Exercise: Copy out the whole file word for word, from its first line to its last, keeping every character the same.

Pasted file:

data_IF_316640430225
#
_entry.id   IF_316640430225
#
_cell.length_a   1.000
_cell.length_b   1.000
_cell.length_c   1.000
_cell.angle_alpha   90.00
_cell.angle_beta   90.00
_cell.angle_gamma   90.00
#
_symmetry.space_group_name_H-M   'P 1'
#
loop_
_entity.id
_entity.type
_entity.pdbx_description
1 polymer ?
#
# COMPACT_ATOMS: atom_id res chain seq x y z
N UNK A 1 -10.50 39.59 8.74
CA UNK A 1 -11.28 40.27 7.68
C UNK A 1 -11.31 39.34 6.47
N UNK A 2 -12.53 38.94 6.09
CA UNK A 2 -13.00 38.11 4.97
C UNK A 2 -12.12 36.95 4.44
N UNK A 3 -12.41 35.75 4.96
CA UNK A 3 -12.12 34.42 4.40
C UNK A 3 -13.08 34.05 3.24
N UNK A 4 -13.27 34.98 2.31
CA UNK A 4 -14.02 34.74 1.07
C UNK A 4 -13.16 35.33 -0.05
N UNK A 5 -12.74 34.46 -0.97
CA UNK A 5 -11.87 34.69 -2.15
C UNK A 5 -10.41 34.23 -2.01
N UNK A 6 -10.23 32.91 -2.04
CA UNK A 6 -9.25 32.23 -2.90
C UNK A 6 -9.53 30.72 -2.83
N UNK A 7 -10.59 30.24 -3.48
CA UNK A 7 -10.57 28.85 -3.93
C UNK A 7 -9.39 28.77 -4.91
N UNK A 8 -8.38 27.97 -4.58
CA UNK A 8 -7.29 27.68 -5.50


data_IF_316640430225
#
_entry.id   IF_316640430225
#
_cell.length_a   1.000
_cell.length_b   1.000
_cell.length_c   1.000
_cell.angle_alpha   90.00
_cell.angle_beta   90.00
_cell.angle_gamma   90.00
#
_symmetry.space_group_name_H-M   'P 1'
#
loop_
_entity.id
_entity.type
_entity.pdbx_description
1 polymer ?
#
# COMPACT_ATOMS: atom_id res chain seq x y z
N UNK A 1 -10.50 39.59 8.74
CA UNK A 1 -11.28 40.27 7.68
C UNK A 1 -11.31 39.34 6.47
N UNK A 2 -12.53 38.94 6.09
CA UNK A 2 -13.00 38.11 4.97
C UNK A 2 -12.12 36.95 4.44
N UNK A 3 -12.41 35.75 4.96
CA UNK A 3 -12.12 34.42 4.40
C UNK A 3 -13.08 34.05 3.24
N UNK A 4 -13.27 34.98 2.31
CA UNK A 4 -14.02 34.74 1.07
C UNK A 4 -13.16 35.33 -0.05
N UNK A 5 -12.74 34.46 -0.97
CA UNK A 5 -11.87 34.69 -2.15
C UNK A 5 -10.41 34.23 -2.01
N UNK A 6 -10.23 32.91 -2.04
CA UNK A 6 -9.25 32.23 -2.90
C UNK A 6 -9.53 30.72 -2.83
N UNK A 7 -10.59 30.24 -3.48
CA UNK A 7 -10.57 28.85 -3.93
C UNK A 7 -9.39 28.77 -4.91
N UNK A 8 -8.38 27.97 -4.58
CA UNK A 8 -7.29 27.68 -5.50